‘Men’ review: Director Alex Garland’s latest film disappoints

“Men” is the latest A24 horror movie with a one-word title that takes itself too seriously. While the film has gorgeous cinematography and stellar performances, the unsatisfying story and metaphors leave a lot to be desired.

Alex Garland is a filmmaker who has shown a lot of promise. Her previous two films, “Ex Machina” and “Annihilation,” were both hits with critics and audience members. Given its decent track record, I was moderately excited to see this film. Unfortunately, “Men” is not of the same caliber as his other two films.

The film follows Harper, played by Jessie Buckley, a woman whose husband committed suicide when she told him she wanted a divorce. To clear her mind and heal, Harper takes a vacation in the English countryside. She stays in a remote village where many of the men who live there start rubbing Harper the wrong way. After being followed by a mysterious figure on a walk in the woods, Harper begins to fear for her life, which completely ruins her vacation.

One of the few positive aspects of this film are the performances. Buckley’s raw emotion is very compelling and believable. Even though I didn’t like this movie overall, I can’t fault his performance. The other main actor is Rory Kinnear, who plays all the men in the village. I love when actors play multiple characters in the same movie, and it’s no different here. Kinnear is able to play distinctly different characters, while maintaining commonalities in their unsettling nature. Without spoiling the film, there is something wrong with these men and it portrays them perfectly.

While I love Kinnear’s performances, the heaviness of the film’s message takes them away. With a title like “Men,” you can tell this movie isn’t subtle about what it’s aiming for. Although it’s a horror movie, it’s very clear that Garland wanted to make a movie about men’s treatment of women. As a concept, I really like it, but the movie falls apart with its execution.

Harper is a woman haunted by grief and guilt. His feelings are further aggravated by the men of the village. Men constantly make derogatory comments to her that blatantly expose the theme of the film. In one scene, a priest, played by Kinnear, simultaneously tells her that “men sometimes hit women” and that she is responsible for pushing her husband to kill himself.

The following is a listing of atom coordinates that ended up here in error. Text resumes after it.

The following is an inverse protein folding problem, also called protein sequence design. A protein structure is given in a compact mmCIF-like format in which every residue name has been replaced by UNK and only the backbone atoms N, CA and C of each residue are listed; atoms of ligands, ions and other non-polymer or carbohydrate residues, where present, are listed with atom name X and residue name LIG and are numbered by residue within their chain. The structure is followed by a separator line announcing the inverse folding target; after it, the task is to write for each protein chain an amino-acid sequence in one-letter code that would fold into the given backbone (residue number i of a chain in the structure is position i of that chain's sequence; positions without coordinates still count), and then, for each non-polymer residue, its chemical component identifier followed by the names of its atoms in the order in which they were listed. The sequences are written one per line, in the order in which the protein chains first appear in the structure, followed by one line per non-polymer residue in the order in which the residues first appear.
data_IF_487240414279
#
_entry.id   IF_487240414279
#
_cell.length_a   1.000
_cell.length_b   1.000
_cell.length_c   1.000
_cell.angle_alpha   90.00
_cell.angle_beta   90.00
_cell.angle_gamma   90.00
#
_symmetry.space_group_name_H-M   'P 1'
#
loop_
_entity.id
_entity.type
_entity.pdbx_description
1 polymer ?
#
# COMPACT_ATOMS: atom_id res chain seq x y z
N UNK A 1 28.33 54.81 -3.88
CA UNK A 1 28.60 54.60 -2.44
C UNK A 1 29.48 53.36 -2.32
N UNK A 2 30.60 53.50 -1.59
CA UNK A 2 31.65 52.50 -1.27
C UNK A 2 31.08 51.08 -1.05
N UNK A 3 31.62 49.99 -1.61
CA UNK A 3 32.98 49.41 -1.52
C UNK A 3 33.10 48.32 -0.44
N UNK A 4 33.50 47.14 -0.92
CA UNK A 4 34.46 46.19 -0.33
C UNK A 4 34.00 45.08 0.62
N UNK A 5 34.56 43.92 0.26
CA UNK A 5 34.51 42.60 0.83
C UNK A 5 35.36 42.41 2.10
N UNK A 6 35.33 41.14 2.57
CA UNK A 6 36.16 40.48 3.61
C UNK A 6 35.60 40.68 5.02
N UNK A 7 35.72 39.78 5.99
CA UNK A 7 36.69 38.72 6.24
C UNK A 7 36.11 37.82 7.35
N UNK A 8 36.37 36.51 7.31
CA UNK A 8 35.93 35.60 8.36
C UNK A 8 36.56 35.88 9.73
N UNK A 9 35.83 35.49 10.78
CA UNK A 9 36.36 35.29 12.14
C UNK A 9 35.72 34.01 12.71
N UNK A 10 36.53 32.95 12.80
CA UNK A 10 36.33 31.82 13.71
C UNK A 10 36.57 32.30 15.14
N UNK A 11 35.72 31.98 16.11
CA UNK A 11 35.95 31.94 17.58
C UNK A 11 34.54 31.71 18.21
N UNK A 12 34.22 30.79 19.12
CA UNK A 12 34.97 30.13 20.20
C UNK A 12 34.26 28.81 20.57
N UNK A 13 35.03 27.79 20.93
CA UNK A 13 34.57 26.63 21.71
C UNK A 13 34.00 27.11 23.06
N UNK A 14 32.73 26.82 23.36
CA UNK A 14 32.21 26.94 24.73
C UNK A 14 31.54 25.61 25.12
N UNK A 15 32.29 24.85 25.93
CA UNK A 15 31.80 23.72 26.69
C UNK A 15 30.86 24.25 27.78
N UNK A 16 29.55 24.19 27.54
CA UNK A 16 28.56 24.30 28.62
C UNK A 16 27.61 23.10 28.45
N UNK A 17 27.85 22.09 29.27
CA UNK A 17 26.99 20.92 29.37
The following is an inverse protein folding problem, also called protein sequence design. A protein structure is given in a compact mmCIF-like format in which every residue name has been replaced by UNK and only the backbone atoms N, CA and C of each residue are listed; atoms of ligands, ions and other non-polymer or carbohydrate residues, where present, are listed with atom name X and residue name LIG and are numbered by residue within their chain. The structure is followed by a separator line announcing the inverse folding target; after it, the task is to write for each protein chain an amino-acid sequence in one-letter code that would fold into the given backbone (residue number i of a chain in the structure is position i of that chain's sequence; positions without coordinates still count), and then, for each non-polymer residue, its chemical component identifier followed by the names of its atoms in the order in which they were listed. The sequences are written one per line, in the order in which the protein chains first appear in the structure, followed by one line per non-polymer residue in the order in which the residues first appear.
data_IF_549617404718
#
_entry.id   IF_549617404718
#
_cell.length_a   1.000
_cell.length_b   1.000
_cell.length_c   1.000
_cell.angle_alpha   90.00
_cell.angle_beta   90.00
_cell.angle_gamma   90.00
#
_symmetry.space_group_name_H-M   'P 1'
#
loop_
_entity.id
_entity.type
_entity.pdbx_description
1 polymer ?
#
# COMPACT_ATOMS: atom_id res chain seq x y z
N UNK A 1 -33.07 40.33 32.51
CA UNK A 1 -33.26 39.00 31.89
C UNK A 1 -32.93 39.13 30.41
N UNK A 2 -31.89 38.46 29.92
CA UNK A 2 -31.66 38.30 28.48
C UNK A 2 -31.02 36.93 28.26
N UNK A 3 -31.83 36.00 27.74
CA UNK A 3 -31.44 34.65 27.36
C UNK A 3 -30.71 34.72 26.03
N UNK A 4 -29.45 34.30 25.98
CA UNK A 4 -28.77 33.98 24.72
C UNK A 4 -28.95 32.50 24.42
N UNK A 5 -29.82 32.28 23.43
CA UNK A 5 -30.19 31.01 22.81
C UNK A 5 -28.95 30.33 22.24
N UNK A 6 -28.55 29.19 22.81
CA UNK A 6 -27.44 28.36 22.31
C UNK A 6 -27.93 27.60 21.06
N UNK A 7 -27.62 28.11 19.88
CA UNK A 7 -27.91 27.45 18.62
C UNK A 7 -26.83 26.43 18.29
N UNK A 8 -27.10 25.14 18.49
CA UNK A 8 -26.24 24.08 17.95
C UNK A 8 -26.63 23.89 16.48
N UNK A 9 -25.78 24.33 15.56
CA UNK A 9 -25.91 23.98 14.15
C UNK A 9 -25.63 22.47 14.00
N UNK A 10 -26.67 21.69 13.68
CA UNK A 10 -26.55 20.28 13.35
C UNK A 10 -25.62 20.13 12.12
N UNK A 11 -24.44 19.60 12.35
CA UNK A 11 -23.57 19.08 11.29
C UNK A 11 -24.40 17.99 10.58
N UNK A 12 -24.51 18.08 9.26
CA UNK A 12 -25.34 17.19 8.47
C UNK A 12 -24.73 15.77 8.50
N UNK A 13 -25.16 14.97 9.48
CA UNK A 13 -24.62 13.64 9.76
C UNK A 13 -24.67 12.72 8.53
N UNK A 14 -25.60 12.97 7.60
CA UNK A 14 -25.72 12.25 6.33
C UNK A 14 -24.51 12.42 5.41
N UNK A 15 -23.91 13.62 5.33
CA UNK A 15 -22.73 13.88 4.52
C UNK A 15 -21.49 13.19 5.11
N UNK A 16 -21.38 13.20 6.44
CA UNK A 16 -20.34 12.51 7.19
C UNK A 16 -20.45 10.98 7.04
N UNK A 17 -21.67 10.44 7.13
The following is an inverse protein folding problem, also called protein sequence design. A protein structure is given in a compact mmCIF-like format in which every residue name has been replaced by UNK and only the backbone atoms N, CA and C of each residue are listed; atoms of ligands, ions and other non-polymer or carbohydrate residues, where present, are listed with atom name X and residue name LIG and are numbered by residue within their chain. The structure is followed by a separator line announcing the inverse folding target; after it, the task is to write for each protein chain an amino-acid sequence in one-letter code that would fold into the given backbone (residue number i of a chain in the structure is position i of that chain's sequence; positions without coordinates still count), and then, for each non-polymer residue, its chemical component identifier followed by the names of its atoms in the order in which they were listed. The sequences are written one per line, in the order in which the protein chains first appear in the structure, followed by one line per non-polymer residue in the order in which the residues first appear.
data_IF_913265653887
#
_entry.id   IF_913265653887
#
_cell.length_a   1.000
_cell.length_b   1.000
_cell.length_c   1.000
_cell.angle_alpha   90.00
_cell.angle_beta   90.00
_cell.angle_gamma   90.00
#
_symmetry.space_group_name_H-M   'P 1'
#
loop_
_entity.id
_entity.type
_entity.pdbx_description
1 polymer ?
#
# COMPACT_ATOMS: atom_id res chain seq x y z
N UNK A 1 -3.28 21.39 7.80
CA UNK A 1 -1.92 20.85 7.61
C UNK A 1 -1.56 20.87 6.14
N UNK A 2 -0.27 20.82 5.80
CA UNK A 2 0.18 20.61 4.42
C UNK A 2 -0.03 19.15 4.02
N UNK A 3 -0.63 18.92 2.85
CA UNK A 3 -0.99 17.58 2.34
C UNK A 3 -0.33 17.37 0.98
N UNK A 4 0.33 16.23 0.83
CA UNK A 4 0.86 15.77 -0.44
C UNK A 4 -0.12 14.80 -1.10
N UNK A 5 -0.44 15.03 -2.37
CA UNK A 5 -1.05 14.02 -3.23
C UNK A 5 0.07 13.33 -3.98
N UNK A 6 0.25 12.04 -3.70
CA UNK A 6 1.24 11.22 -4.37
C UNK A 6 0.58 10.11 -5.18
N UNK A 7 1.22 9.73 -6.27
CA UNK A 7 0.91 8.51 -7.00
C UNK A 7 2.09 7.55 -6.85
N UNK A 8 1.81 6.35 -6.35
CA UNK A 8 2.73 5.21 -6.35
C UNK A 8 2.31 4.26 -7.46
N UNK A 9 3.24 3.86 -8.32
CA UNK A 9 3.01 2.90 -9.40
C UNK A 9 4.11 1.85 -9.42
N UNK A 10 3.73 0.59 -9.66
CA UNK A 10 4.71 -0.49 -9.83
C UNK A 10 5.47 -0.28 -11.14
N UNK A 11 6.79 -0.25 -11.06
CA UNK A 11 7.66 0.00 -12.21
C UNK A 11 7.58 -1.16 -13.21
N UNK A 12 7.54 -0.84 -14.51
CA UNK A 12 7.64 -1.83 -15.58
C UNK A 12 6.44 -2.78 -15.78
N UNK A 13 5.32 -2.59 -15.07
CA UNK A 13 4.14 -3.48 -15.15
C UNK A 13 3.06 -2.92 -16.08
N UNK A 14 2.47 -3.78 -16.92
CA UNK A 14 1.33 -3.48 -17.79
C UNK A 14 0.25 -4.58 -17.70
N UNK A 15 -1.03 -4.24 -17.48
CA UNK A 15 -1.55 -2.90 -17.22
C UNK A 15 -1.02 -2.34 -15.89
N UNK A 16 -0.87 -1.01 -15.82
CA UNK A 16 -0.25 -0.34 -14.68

The movie is full of scenes like this. Harper is shamelessly told bad things by these men, causing her to blame herself more for the death of her ex-husband. My problem with the message of this film stems from the lack of subtlety or tact in delivery. This is more evident when the men are played by the same actor. I believe the message here is “all men are the same and protect other men”, which is an interesting idea to have in a horror movie. It is brought to its knees, like all the other interesting ideas in this film, by the overt nature of the film.

This film lacks any form of subtlety. As soon as I saw the first trailer a few months ago, I knew exactly what it was going to be. Sometimes that’s fine, like for a slasher or an action movie, but for a movie that wants to be considered “high horror” or wants to be considered smarter than your average horror movie, it’s is bad news.

I legitimately think this concept could work, if it were written and directed by a woman. I saw this film with two of my friends, both women, and they had as many problems as me, if not more. The film wants to talk about “the female experience”, but being written by the male director, it is not able to achieve this.

As we were leaving the theater and discussing what we had just seen, a friend of mine said something very poignant.

“This movie gives me the same feeling as those men who claim to be feminists and say how much they hate men just to make themselves seem dataable,” Allison Freeman said.

I give the “men” one and a half stars out of five.

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